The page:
Back to Journals » International Journal of General Medicine » Volume 2

Intima-media thickness evolution after treatment with infliximab in patients with rheumatoid arthritis

Authors Di Micco P, Ferrazzi P, Librè L, Mendolicchio L, Quaglia I, De Marco M, Colombo A, Bacci M, Rota LL, Lodigiani C

Published 30 July 2009 Volume 2009:2 Pages 141—144

DOI https://doi.org/10.2147/IJGM.S5178

Review by Single-blind

Peer reviewer comments 2


Pierpaolo Di Micco1,2, Paola Ferrazzi1, Luca Librè1, Loredana Mendolicchio1, Ilaria Quaglia1, Monica De Marco1, Anna Colombo1, Monica Bacci1, Lidia Luciana Rota1, Corrado Lodigiani1

1Thrombosis Center, Istituto Clinico Humanitas, Rozzano (MI), Italy; 2Internal Medicine, Fatebenefratelli Hospital of Naples, Italy

Background: Atherosclerosis is a well known progressive disease that recognizes risk factors such as diabetes, hypertension, smoking, dyslipidemia, and inflammation. Mechanisms underlying atherosclerotic processes during inflammation are not completely understood, but cytokines are also involved, in particular tumor necrosis factor-α (TNF-α). Chronic inflammatory diseases such as rheumatoid arthritis (RA) are commonly associated with atherosclerotic complication. Little is known about the role of treatment of chronic inflammatory disease on the evolution of atherosclerosis in this kind of disease. Usually, evolution of atherosclerosis is monitored by intimamedia thickness and the presence of plaques on several arteries such as common carotid.

Aim: The aim of the study was to monitor atherosclerosis evolution in seven RA patients on common treatment with infliximab (an anti-TNF-α drug) compared with seven RA patients during common treatment but not treated with infliximab.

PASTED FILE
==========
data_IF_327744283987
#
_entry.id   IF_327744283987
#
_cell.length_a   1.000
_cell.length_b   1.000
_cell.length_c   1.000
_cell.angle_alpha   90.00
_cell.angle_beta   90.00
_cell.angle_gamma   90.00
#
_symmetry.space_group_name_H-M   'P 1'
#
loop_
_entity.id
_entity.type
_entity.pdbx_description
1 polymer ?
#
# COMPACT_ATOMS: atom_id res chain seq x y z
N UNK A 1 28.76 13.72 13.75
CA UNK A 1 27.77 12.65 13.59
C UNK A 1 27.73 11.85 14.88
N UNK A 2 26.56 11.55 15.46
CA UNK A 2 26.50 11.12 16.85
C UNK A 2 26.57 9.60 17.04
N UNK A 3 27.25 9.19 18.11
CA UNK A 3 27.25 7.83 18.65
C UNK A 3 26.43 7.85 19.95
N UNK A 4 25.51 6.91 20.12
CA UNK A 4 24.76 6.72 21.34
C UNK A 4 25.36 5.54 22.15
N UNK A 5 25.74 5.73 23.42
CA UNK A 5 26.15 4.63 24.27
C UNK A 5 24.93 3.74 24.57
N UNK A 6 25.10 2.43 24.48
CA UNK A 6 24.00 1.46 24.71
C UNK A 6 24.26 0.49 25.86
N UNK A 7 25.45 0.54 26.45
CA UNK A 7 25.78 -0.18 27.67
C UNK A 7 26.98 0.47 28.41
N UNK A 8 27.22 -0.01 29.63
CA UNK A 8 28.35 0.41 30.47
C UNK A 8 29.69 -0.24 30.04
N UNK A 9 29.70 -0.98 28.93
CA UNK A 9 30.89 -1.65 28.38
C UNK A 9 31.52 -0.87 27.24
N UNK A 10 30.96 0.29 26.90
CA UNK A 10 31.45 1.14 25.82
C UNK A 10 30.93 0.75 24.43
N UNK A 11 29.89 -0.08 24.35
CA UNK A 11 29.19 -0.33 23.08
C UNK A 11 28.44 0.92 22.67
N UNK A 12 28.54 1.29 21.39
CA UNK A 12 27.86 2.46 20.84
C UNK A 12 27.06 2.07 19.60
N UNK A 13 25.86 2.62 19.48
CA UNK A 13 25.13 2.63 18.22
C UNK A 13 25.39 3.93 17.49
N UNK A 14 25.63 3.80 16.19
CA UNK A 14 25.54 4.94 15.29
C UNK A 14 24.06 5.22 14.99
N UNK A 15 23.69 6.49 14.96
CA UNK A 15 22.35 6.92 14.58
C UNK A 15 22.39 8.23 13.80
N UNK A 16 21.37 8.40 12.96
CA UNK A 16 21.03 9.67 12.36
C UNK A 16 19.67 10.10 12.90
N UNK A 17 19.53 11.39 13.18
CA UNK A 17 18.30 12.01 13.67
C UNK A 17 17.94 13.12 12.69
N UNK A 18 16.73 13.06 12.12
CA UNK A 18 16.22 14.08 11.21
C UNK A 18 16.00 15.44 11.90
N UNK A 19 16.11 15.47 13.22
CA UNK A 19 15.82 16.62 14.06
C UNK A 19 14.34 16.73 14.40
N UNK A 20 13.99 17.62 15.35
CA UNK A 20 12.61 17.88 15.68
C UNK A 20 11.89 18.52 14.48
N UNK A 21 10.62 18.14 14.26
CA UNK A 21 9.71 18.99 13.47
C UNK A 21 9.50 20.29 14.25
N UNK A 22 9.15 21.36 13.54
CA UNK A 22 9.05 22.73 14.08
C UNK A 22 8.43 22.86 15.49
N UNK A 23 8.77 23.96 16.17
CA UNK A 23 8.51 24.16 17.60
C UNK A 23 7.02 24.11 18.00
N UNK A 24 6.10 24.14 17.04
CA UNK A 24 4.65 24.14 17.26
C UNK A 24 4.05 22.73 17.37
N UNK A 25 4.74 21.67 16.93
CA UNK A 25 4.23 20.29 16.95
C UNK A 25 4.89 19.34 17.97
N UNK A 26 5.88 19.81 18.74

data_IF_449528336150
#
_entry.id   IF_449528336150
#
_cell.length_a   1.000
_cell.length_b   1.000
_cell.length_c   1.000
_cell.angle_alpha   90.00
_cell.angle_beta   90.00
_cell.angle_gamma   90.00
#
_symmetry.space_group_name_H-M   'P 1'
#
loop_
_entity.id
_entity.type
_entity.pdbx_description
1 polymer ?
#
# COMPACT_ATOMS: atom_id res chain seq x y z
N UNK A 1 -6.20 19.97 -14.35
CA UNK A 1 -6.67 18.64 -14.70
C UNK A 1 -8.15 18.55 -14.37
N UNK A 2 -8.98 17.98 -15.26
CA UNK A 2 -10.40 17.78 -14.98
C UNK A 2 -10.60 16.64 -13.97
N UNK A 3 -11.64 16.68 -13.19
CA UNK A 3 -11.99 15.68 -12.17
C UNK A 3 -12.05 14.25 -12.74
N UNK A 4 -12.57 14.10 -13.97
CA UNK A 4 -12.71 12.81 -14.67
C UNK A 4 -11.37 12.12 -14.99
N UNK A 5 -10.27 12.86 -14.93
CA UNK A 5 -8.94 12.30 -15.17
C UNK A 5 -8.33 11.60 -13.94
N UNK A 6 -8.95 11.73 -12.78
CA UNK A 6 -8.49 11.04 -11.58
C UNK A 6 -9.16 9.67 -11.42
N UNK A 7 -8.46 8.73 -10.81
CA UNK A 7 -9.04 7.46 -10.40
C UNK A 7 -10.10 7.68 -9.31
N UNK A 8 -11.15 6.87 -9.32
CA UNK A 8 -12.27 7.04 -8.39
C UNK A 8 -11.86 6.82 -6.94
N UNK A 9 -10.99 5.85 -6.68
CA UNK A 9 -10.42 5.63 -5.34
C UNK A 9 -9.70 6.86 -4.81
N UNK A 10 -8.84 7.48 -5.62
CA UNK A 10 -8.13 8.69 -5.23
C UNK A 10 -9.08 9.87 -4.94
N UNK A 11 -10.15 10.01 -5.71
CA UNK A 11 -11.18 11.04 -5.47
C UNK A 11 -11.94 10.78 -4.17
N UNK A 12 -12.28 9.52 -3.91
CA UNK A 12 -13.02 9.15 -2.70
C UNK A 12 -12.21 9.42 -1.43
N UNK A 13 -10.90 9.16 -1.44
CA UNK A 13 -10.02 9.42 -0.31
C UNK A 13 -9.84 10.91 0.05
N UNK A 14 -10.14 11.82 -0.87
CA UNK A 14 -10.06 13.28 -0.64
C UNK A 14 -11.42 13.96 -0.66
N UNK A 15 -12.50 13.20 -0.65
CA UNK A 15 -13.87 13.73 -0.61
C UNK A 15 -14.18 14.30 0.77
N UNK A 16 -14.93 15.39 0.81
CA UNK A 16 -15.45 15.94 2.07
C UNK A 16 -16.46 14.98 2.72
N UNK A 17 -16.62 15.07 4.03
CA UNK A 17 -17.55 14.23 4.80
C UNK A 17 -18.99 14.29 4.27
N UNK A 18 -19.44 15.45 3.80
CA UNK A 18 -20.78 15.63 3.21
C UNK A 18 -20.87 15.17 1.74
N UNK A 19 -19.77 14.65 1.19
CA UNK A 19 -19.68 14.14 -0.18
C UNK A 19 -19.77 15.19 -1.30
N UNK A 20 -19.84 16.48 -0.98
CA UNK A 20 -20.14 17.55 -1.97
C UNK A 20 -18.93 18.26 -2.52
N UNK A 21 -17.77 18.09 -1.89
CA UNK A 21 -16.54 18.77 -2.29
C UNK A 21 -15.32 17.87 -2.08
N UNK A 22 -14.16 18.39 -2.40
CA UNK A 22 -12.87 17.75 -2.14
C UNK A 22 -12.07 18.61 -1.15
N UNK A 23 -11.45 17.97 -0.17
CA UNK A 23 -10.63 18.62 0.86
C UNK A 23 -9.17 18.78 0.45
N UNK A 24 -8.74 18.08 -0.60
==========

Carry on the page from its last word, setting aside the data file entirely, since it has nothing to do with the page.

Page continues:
Patients and methods: We selected 14 patients with RA according to the American College of Rheumatology classification criteria. Seven patients were selected before and after common treatment for RA based on nonsteroidal anti-inflammatory drugs (NSAIDs), methotrexate, and steroids (12 months), and seven patients before and after treatment based on infliximab associated with NSAIDs, methotrexate, and steroids (12 months). Ultrasound vascular imaging was performed to screen intima-media thickness and the presence of atherosclerotic plaques on common carotid artery and identify evolution of atherosclerosis.

Results: After 12 months, patients that were treated with infliximab showed significant worsening of atherosclerosis with an increase of intima-media thickness and the presence of further atherosclerotic plaques compared to patients that were treated traditionally and showed a nonsignificant increase of the same parameters.

Discussion: Treatment based on anti-TNF-α such as infliximab shows a worsening evolution of atherosclerosis based on our data. If these data are associated with a poor clinical outcome such as atherothrombosis of cerebral vessels and/or coronary vessels, this should be evaluated by further studies.

Keywords: atherosclerosis, infliximab, rheumatoid arthritis, intima-media thickness

Creative Commons License This work is published and licensed by Dove Medical Press Limited. The full terms of this license are available at https://www.dovepress.com/terms.php and incorporate the Creative Commons Attribution - Non Commercial (unported, v3.0) License. By accessing the work you hereby accept the Terms. Non-commercial uses of the work are permitted without any further permission from Dove Medical Press Limited, provided the work is properly attributed. For permission for commercial use of this work, please see paragraphs 4.2 and 5 of our Terms.

Download Article [PDF]